New Zealand Rugby boss Mark Robinson says they are comfortable with their decision to sign a six year sponsorship deal with British petro-chemical company INEOS.
INEOS will not appear on the front of All Black jersies, instead it will be on the back of the shorts and on the front of their training gear.
Last month Greenpeace said they were worried that aligning with the company could harm New Zealand's clean, green image.
However Robinson says they've put a lot of work into the deal and their decision wasn't taken lightly.
"We know that rugby in this country attracts a lot of scrutiny and any major decision we make comes with a fair degree of accountability as well. So, we expect that, we welcome it, we think it's healthy for the game and for discussions within New Zealand and certainly we're really comfortable with the due diligence we've done."
The All Blacks are still on the hunt for a major sponsor to put their logo on the front of the test jerseys, with AIG's deal with NZR finishing up this year. Robinson said that search is progressing well and he doesn't believe the INEOS deal will put other potential sponsors off aligning with the All Blacks.
INEOS will become the official performance partner of the All Blacks, Black Ferns, All Blacks Sevens, Black Ferns Sevens, Māori All Blacks, All Blacks XV and All Blacks Under-20s.
The new deal could be worth in the region of $8 million a year to NZR.
The INEOS partnership means the teams will join INEOS Sport teams; Mercedes-AMG Petronas F1 Team; INEOS Grenadiers cycling team; INEOS TEAM UK sailing team; and football clubs OGC Nice and FC Lausanne-Sport as part of a sport performance group.
In a statement NZR said the INEOS Sport performance would bring together some of sport's best people and teams to tackle the greatest sporting challenges, through technology and human performance, and will officially launch later this year.
However the move hasn't been met with universal welcome, with Greenpeace and other environmental groups in New Zealand strongly against it.
Greenpeace senior campaigner Steve Abel last month called the possible deal "appalling" and urged NZR to abandon the sponsorship with INEOS.
"In the thick of the climate crisis, our treasured national rugby teams could be branded with the logo of a company responsible for choking our oceans with plastic pollution and driving climate disasters.
"The All Blacks have this amazing brand and reputation. They must not sell that out to an oil corporate who is cynically wanting to greenwash its image by associating with the All Blacks and our country's environmental reputation."
Abel argued the All Blacks' brand would be destroyed.
"There is no way that we should allow that iconic rugby team to wear an oil corporation's logo on its back in the name of New Zealand."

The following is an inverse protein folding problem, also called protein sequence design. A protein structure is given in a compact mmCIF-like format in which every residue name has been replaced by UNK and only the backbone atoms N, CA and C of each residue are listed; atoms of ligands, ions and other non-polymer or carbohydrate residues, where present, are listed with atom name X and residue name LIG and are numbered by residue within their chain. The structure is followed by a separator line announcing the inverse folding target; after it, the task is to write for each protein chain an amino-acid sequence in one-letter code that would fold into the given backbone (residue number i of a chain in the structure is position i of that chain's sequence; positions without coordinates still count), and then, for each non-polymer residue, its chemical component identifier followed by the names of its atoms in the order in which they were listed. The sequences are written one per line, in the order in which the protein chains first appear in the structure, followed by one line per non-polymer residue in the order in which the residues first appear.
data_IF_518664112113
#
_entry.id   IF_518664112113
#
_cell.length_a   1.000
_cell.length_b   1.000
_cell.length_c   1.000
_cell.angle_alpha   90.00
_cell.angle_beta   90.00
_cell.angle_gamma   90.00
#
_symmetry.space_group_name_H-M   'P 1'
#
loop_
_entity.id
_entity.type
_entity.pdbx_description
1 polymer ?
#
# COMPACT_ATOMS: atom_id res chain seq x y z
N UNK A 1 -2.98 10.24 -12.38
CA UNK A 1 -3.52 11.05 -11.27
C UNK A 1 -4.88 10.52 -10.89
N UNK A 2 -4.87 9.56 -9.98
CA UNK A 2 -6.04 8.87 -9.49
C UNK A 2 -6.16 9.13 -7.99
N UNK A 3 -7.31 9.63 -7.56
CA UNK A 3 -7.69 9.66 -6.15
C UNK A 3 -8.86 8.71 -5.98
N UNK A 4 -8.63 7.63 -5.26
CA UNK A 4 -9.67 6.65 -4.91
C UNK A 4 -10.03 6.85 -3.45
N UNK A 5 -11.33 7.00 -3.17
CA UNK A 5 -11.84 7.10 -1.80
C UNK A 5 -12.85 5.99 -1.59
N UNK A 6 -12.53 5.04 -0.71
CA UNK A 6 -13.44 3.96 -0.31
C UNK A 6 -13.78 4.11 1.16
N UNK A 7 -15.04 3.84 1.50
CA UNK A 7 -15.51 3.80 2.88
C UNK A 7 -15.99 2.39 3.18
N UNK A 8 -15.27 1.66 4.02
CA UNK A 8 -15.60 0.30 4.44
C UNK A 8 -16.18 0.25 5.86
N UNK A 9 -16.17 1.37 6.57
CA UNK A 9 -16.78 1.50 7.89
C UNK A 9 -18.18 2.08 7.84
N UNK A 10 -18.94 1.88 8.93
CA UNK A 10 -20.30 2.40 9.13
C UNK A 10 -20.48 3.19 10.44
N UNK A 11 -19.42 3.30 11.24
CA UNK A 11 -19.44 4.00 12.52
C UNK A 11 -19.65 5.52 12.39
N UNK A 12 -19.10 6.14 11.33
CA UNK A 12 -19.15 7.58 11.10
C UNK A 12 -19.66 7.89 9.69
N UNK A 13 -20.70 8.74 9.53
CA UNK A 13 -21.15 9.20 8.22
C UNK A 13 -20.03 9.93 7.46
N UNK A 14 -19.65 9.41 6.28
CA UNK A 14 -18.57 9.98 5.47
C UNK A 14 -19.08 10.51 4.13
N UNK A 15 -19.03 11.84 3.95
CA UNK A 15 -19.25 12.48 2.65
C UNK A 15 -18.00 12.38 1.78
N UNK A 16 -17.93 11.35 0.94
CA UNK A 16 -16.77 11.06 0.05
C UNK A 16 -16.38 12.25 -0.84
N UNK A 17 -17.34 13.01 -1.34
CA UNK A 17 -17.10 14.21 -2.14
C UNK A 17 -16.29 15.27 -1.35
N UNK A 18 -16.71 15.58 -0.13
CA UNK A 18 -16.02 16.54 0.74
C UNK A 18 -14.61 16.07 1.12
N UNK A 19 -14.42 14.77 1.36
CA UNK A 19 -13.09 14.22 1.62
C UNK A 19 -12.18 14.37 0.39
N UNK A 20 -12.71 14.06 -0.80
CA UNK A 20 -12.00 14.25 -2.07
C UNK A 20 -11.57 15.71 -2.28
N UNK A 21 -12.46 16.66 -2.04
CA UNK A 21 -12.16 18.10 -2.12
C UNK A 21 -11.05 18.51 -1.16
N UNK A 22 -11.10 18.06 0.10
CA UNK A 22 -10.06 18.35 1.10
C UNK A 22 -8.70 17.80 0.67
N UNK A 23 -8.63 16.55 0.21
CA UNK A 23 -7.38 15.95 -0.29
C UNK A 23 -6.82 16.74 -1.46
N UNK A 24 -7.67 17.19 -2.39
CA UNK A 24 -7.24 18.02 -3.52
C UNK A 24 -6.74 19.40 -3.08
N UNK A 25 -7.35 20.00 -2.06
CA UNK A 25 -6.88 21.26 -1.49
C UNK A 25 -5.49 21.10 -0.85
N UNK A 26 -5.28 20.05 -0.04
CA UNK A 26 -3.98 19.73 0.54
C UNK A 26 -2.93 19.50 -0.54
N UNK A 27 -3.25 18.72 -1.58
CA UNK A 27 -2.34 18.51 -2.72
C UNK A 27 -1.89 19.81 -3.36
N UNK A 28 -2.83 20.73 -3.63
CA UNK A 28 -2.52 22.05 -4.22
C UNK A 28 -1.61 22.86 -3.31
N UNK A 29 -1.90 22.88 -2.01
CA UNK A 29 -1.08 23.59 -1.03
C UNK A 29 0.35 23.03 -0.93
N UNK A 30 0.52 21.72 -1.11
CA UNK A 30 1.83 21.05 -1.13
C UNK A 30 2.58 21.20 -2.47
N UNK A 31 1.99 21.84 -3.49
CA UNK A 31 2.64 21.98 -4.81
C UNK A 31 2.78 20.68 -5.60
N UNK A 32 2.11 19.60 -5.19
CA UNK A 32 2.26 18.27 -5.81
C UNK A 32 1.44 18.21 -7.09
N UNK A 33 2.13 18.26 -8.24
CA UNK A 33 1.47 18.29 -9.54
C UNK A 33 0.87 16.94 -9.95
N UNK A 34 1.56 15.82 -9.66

Greenpeace said INEOS was one of only 20 companies responsible for half of single-use plastic items thrown away globally - and a significant player in the oil and gas sector.
With Aotearoa's coastlines, fishing stocks, endemic wildlife and landfills affected by this, Robinson was asked if NZR believe it's an ethical decision to align with Ineos and whether being associated with the oil giant would put rugby fans off, with one supporter on social media labelling the national side the "Oil Blacks" after the announcement.
"INEOS have made some really clear statements in recent times around the future of the environment, their business and we've certainly taken those into consideration in reaching the outcome we have. We know there will be conjecture and debate around this decision. We respect those views, we understand them, but ultimately we've had to do our own work and reach our own conclusions here."
Greenpeace campaigner Juressa Lee said she's disappointed with the decision.
"In the thick of the climate crisis, it's gutting to see NZ Rugby sign a sponsorship deal with an oil and gas polluting conglomerate like INEOS that is responsible for driving us deeper into the climate crisis, and fouling the oceans with plastic pollution.
"Just in the past weeks we've seen deadly flooding and fires driven by climate change and it's just a taste of what the climate crisis has in store, especially for our coastal Māori and Pacific communities.
"Many of our rugby players are of Maori and Pacific descent, and come from communities which are on the frontline of sea level rise and extreme storm events. They shouldn't be expected to wear the brand of a climate polluter like INEOS.
"As a Māori and Pasifika person myself, I feel let down. New Zealand Rugby have presented us with an ugly dilemma. Our island nations are on the front line of rising sea levels and extreme weather and we want action on climate, but we also want to see our people living their dreams donning the black jersey, but now they will carry the INEOS brand, and INEOS is one of the world's worst oil and plastic polluters.
"I think most New Zealanders will be very disappointed that NZ Rugby has chosen to soil the silver fern with the likes of INEOS", said Lee.